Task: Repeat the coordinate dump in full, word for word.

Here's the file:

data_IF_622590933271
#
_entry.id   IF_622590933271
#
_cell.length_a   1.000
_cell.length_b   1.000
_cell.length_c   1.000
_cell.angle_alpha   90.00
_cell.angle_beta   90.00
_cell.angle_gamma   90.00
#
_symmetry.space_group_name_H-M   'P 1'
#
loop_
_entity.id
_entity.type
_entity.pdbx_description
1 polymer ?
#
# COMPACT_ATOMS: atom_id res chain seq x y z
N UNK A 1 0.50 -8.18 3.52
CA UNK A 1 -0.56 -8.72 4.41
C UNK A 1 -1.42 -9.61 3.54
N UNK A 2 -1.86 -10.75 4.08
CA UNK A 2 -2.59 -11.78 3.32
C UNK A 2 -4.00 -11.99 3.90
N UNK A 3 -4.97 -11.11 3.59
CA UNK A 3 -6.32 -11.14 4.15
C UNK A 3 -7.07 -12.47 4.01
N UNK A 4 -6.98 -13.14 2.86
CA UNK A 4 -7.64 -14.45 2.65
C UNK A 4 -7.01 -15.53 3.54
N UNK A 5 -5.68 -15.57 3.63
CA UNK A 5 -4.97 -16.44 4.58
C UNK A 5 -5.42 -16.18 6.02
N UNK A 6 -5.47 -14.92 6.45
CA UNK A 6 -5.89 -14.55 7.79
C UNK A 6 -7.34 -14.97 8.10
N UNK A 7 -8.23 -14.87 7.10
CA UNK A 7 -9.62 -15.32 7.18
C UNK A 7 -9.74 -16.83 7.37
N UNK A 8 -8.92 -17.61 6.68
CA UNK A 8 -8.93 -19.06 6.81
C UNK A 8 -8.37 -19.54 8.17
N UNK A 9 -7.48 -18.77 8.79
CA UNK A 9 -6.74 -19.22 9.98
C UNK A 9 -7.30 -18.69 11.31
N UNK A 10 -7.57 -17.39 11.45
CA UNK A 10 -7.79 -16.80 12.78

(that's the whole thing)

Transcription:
data_IF_622590933271
#
_entry.id   IF_622590933271
#
_cell.length_a   1.000
_cell.length_b   1.000
_cell.length_c   1.000
_cell.angle_alpha   90.00
_cell.angle_beta   90.00
_cell.angle_gamma   90.00
#
_symmetry.space_group_name_H-M   'P 1'
#
loop_
_entity.id
_entity.type
_entity.pdbx_description
1 polymer ?
#
# COMPACT_ATOMS: atom_id res chain seq x y z
N UNK A 1 0.50 -8.18 3.52
CA UNK A 1 -0.56 -8.72 4.41
C UNK A 1 -1.42 -9.61 3.54
N UNK A 2 -1.86 -10.75 4.08
CA UNK A 2 -2.59 -11.78 3.32
C UNK A 2 -4.00 -11.99 3.90
N UNK A 3 -4.97 -11.11 3.59
CA UNK A 3 -6.32 -11.14 4.15
C UNK A 3 -7.07 -12.47 4.01
N UNK A 4 -6.98 -13.14 2.86
CA UNK A 4 -7.64 -14.45 2.65
C UNK A 4 -7.01 -15.53 3.54
N UNK A 5 -5.68 -15.57 3.63
CA UNK A 5 -4.97 -16.44 4.58
C UNK A 5 -5.42 -16.18 6.02
N UNK A 6 -5.47 -14.92 6.45
CA UNK A 6 -5.89 -14.55 7.79
C UNK A 6 -7.34 -14.97 8.10
N UNK A 7 -8.23 -14.87 7.10
CA UNK A 7 -9.62 -15.32 7.18
C UNK A 7 -9.74 -16.83 7.37
N UNK A 8 -8.92 -17.61 6.68
CA UNK A 8 -8.93 -19.06 6.81
C UNK A 8 -8.37 -19.54 8.17
N UNK A 9 -7.48 -18.77 8.79
CA UNK A 9 -6.74 -19.22 9.98
C UNK A 9 -7.30 -18.69 11.31
N UNK A 10 -7.57 -17.39 11.45
CA UNK A 10 -7.79 -16.80 12.78